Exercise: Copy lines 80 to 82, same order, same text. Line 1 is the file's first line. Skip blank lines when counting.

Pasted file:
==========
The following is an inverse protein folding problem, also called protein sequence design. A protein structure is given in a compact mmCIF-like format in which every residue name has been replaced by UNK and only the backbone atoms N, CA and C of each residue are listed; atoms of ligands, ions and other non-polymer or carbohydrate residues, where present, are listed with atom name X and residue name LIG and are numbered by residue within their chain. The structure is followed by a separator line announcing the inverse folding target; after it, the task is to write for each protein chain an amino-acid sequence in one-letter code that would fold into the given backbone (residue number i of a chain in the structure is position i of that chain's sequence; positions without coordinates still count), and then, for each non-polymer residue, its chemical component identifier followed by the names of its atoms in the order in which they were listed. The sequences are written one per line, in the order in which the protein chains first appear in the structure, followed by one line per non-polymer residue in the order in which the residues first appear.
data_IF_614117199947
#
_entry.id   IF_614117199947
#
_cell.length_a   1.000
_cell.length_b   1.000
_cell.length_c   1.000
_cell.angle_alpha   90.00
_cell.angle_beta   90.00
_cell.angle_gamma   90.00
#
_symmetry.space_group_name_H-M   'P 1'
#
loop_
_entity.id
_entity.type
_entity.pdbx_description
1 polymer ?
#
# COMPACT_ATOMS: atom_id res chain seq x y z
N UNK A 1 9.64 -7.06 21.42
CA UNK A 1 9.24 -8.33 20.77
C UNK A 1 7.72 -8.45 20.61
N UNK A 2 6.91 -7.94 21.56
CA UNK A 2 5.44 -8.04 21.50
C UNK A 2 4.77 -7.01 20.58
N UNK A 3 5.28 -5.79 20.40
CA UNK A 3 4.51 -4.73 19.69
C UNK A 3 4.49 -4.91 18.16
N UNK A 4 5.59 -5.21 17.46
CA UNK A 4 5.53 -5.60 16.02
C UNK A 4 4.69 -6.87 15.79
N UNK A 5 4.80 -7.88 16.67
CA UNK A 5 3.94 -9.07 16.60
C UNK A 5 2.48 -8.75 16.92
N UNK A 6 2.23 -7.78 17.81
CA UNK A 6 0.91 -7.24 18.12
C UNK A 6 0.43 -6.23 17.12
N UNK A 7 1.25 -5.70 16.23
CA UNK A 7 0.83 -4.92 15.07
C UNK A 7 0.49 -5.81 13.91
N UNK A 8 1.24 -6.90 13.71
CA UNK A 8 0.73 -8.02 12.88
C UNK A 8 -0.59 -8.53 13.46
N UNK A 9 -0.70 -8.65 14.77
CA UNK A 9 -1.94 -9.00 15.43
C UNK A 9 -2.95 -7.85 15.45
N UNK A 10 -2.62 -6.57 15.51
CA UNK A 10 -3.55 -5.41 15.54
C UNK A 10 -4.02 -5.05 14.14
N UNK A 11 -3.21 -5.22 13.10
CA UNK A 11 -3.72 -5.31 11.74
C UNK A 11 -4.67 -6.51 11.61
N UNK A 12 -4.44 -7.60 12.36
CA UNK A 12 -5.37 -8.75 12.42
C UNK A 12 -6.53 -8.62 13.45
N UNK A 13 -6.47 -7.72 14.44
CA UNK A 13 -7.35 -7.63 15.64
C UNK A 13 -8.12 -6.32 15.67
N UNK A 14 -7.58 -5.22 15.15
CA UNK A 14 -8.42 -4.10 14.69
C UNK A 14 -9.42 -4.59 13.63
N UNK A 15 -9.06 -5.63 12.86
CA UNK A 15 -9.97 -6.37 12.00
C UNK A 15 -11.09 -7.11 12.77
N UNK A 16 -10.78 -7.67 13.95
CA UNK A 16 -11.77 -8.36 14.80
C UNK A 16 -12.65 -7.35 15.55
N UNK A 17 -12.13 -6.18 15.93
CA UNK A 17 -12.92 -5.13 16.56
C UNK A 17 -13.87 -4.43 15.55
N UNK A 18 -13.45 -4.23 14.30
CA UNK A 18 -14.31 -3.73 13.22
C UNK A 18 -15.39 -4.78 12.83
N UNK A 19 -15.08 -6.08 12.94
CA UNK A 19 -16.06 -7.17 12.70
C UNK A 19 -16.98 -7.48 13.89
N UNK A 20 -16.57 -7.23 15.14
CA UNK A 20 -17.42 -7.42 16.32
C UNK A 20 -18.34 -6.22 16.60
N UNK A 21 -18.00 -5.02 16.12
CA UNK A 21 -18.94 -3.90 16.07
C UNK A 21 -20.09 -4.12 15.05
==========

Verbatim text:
CA UNK A 20 -17.42 -7.42 16.32
C UNK A 20 -18.34 -6.22 16.60
N UNK A 21 -18.00 -5.02 16.12